POSTED Fri. Sep 27, 2013
The Nola & Me rock 'n indie gig guide

So, here’s the deal. I’m brand spanking new to New Orleans (just moved here from Richmond, VA last month) and I like music. All kinds – rock, folk, jazz, hip-hop, commercial, indie, whatever – though I’m more likely to see something intimate at an off-the-radar venue than I am to see Coldplay sell a stadium out and bore me to sleep.

New Orleans is filled to the brim with off-the-radar places. A lot of them book the traditional jazz acts the rest of the world associates with The Big Easy, but many host excellent young musicians of all genres eager to put on a good show and build a following

Nowadays, an over-saturation of available musical content provides a nearly infinite array of listening options, making it more important than ever to support bands and artists that are actually, you know, good.

Here’s my first impressions on some of the hip places to see indie music in New Orleans, what kind of music and crowd to expect, and some important thoughts on where to stand so you can get the most out of a performance.

Tipitina’s 501 Napoleon Ave

Okay, this is a bit of a cheat because Tipitina’s is anything but off the radar. It’s likely the most celebrated music venue in the city, and maybe the most famous in the American South. But despite its rich history and a consistent calendar of high-profile acts, Tips’ also stays true to its self-proclaimed reputation as a “neighborhood juke joint.” Both local veteran and up and coming musicians get the chance to take the stage, especially in the summer time during the Foundation Free Friday Concert Series.

I went to Tipitina’s on the last Free Friday of this year’s series to see Flow Tribe, the much ballyhooed local brass band that’s just starting to expand their fan base beyond Louisiana. It’s by no means a small venue, with two floors, multiple bars, and ample space to sit, stand, and socialize, but the place was packed before the opener—“The Mike Dillon Band”:, a punk/funk/jazz hybrid—ever set foot on the stage. I attribute this to the lack of a cover, to Flow Tribe’s escalating popularity, and, of course, to the beginning of a new fall semester, because at least on this night, Tipitina’s felt almost exclusively populated by college kids, all there to sing along, dance, and have as debauched a time as their livers could allow.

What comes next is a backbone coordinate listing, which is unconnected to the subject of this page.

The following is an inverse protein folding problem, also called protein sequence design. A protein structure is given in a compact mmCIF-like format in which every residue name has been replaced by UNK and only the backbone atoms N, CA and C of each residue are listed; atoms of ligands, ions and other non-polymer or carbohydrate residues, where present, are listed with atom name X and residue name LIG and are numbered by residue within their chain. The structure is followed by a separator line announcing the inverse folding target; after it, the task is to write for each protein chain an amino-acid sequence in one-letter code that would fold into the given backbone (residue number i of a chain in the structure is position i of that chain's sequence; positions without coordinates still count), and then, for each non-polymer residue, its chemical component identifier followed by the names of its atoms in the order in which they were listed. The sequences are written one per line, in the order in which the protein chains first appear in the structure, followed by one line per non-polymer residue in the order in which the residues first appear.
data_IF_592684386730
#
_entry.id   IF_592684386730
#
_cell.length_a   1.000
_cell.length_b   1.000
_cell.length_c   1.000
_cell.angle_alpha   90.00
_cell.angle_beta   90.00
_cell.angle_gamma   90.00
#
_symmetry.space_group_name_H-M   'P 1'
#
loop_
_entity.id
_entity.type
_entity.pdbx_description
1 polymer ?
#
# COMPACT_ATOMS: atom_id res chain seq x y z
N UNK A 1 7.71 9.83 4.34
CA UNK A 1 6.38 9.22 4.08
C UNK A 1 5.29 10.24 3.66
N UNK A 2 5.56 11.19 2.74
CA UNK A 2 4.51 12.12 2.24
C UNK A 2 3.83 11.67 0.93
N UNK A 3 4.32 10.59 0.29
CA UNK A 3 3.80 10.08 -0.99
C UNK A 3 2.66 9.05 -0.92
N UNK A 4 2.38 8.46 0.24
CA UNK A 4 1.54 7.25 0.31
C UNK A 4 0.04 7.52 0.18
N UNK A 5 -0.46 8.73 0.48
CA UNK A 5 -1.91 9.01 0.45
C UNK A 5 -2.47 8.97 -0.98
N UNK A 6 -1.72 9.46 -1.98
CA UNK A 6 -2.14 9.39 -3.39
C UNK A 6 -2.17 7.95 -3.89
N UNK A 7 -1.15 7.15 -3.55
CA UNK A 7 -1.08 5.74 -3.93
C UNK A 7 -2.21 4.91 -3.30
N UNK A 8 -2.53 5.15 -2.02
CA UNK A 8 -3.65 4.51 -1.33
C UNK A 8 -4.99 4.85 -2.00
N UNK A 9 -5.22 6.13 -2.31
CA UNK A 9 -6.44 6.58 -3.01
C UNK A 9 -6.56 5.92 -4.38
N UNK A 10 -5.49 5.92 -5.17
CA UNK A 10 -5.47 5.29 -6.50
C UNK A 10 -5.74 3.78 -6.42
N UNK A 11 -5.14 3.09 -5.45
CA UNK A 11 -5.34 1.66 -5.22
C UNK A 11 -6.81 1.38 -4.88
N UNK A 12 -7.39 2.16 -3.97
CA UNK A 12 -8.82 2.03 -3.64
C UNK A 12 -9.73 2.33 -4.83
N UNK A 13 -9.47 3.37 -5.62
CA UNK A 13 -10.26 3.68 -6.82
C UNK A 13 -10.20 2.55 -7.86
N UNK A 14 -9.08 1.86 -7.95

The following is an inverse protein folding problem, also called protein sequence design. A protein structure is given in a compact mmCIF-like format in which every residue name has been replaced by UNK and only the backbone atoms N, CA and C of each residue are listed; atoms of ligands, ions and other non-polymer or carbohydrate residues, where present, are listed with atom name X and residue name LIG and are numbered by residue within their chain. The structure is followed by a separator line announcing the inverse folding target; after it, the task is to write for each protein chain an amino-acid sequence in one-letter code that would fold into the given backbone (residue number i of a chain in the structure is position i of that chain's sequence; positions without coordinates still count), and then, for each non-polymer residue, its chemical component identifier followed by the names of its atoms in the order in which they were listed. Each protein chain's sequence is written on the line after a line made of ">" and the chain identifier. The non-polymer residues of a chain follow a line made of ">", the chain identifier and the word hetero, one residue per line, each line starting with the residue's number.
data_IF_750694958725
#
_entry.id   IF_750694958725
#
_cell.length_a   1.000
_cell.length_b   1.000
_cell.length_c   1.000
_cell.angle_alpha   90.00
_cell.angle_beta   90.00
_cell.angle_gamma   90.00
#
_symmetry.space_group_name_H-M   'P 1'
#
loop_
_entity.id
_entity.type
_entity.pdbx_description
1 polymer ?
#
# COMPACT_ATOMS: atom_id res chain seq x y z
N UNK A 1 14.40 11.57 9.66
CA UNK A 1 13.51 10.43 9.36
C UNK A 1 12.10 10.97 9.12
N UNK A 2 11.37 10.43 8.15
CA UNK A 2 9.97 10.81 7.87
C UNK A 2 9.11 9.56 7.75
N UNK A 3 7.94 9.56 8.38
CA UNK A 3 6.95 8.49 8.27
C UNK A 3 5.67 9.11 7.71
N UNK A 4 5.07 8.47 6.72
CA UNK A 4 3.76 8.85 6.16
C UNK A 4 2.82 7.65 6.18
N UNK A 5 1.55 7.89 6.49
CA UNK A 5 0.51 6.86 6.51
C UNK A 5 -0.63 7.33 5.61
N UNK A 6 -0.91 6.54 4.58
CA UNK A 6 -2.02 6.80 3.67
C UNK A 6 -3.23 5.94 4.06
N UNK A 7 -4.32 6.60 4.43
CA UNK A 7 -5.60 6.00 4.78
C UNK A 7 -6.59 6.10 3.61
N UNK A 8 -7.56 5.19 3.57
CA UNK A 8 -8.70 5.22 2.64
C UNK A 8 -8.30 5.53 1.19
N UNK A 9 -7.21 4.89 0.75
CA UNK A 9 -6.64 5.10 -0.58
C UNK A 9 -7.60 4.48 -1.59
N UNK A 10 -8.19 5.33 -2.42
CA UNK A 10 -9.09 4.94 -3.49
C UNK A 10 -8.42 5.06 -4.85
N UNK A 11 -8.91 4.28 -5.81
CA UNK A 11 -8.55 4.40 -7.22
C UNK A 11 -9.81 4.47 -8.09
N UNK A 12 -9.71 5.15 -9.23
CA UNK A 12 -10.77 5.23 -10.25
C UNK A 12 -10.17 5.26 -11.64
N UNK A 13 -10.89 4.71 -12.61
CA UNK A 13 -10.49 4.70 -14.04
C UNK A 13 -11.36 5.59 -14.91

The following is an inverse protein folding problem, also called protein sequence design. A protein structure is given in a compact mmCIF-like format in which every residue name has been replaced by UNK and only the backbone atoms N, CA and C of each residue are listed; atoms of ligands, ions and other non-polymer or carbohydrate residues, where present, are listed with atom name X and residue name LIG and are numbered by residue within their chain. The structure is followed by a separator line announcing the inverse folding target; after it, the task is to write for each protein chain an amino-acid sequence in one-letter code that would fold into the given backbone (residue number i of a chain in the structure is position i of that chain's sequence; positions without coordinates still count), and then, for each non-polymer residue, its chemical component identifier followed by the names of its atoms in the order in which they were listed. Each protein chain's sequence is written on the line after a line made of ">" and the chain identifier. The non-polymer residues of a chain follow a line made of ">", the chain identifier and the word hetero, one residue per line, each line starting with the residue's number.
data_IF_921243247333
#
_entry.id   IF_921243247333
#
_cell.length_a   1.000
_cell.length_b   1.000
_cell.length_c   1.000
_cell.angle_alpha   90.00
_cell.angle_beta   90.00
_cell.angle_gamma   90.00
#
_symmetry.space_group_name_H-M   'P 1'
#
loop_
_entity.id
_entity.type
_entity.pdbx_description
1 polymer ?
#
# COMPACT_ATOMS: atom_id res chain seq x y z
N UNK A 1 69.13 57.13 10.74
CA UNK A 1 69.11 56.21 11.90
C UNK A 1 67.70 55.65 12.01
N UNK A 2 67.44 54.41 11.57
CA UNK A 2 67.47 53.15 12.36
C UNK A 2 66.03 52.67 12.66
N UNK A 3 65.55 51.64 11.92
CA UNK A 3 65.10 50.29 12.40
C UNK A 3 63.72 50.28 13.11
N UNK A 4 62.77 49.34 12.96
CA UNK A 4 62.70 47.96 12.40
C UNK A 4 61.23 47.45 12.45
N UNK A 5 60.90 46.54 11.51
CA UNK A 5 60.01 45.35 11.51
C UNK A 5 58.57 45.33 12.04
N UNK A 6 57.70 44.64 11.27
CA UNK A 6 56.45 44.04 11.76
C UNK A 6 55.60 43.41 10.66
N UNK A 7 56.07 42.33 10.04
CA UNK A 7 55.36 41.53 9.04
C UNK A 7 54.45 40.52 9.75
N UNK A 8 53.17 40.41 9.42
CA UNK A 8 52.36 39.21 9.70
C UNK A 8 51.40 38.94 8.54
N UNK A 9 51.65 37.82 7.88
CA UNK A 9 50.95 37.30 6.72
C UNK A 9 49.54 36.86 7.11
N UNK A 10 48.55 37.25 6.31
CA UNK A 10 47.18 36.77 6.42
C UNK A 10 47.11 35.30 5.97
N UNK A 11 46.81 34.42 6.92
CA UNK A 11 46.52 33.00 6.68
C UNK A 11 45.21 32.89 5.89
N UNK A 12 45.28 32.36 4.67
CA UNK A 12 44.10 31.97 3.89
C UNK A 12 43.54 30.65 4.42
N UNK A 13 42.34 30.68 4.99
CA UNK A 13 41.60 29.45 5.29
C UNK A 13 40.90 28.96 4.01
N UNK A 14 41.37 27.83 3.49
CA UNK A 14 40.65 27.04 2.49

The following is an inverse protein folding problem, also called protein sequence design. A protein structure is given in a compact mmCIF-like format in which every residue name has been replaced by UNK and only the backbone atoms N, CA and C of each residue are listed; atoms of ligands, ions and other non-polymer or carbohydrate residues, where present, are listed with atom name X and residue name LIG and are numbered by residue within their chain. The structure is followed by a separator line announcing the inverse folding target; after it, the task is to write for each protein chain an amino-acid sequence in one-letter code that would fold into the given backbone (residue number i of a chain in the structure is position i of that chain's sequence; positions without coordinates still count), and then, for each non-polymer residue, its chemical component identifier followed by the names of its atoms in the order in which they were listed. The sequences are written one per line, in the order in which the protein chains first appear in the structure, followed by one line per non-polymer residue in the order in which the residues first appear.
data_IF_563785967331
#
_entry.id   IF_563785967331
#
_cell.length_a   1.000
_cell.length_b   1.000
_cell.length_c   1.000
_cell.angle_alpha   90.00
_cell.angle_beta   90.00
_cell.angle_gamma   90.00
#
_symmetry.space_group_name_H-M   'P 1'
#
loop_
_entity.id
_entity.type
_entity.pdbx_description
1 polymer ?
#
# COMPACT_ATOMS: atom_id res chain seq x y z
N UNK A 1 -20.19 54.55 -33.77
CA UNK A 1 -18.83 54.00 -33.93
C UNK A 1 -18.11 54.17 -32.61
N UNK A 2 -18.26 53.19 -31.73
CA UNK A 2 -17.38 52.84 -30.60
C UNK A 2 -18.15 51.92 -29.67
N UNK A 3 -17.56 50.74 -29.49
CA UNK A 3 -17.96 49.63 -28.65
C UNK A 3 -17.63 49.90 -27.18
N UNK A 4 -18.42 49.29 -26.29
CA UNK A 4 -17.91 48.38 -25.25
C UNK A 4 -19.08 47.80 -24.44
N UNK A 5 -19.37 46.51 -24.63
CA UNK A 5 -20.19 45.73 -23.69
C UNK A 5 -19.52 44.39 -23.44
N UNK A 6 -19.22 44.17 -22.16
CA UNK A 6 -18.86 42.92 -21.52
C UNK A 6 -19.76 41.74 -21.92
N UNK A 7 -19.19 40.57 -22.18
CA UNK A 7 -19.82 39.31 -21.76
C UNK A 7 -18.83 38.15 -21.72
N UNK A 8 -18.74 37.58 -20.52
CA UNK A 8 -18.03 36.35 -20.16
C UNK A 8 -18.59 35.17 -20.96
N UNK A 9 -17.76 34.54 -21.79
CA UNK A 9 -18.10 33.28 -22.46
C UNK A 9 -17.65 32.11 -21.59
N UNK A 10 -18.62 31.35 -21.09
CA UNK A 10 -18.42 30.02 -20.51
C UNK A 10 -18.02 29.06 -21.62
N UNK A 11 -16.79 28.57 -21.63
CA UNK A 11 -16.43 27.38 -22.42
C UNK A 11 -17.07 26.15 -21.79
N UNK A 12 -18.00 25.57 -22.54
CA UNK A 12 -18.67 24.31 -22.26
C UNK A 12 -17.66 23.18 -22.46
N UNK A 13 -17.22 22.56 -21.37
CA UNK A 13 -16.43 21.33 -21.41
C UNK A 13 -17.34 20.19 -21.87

While a raucous college crowd might not be every concertgoer’s cup of tea, at Tip’s, all that youth enhances the experience. You will get cheap beer spilled on your shoes, you will see drunken make-out sessions dotting the dance floor (I spotted at least three during the opening act alone), and you will witness all that crowd energy be absorbed, harnessed, and unleashed back into the air by the musicians with a vibrant, reckless abandon that makes the whole experience as surreal as it is entertaining. During The Mike Dillon Band’s set, trombonist Carly Meyers danced herself into a brass-infused frenzy, complete with multiple New Orleans themed props and a few well-timed jumps into the crowd. At one point Mike Dillon took a short break from banging away on his vibraphone to actually stand on top of it. I thought he would play the rest of the set with his feet. I have no doubt he could if he wanted to.

Flow Tribe was less unhinged, but just as capable of keeping the party going. Their horn lines are melodic and calculated, their sound nostalgic yet hip, without ever coming off as cheesy, despite each band member’s well-coiffed hair and the occasional synchronized dance move. Okay, maybe sometimes it was cheesy, but it was always charming and catchy.